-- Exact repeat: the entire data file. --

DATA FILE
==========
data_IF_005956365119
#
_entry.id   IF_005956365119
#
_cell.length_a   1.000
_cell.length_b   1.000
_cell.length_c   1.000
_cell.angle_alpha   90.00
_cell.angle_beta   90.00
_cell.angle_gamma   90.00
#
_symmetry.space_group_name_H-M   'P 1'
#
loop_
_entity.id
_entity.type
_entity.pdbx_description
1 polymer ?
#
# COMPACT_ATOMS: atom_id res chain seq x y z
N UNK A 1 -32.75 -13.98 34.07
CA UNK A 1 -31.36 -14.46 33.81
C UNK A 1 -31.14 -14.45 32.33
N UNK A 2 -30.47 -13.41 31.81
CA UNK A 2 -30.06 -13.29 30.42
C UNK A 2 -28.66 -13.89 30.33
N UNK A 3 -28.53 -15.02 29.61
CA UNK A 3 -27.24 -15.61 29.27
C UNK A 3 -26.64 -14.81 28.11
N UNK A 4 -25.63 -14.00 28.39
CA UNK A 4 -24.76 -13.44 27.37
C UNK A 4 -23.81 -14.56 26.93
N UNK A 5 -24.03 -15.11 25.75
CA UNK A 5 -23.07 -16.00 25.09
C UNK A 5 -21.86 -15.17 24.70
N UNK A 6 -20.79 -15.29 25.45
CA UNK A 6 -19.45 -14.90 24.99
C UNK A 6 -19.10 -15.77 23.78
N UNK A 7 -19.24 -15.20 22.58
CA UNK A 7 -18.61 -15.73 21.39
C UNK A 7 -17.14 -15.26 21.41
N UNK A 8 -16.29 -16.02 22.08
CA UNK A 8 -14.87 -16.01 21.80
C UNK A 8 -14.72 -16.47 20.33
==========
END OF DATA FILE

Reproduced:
data_IF_005956365119
#
_entry.id   IF_005956365119
#
_cell.length_a   1.000
_cell.length_b   1.000
_cell.length_c   1.000
_cell.angle_alpha   90.00
_cell.angle_beta   90.00
_cell.angle_gamma   90.00
#
_symmetry.space_group_name_H-M   'P 1'
#
loop_
_entity.id
_entity.type
_entity.pdbx_description
1 polymer ?
#
# COMPACT_ATOMS: atom_id res chain seq x y z
N UNK A 1 -32.75 -13.98 34.07
CA UNK A 1 -31.36 -14.46 33.81
C UNK A 1 -31.14 -14.45 32.33
N UNK A 2 -30.47 -13.41 31.81
CA UNK A 2 -30.06 -13.29 30.42
C UNK A 2 -28.66 -13.89 30.33
N UNK A 3 -28.53 -15.02 29.61
CA UNK A 3 -27.24 -15.61 29.27
C UNK A 3 -26.64 -14.81 28.11
N UNK A 4 -25.63 -14.00 28.39
CA UNK A 4 -24.76 -13.44 27.37
C UNK A 4 -23.81 -14.56 26.93
N UNK A 5 -24.03 -15.11 25.75
CA UNK A 5 -23.07 -16.00 25.09
C UNK A 5 -21.86 -15.17 24.70
N UNK A 6 -20.79 -15.29 25.45
CA UNK A 6 -19.45 -14.90 24.99
C UNK A 6 -19.10 -15.77 23.78
N UNK A 7 -19.24 -15.20 22.58
CA UNK A 7 -18.61 -15.73 21.39
C UNK A 7 -17.14 -15.26 21.41
N UNK A 8 -16.29 -16.02 22.08
CA UNK A 8 -14.87 -16.01 21.80
C UNK A 8 -14.72 -16.47 20.33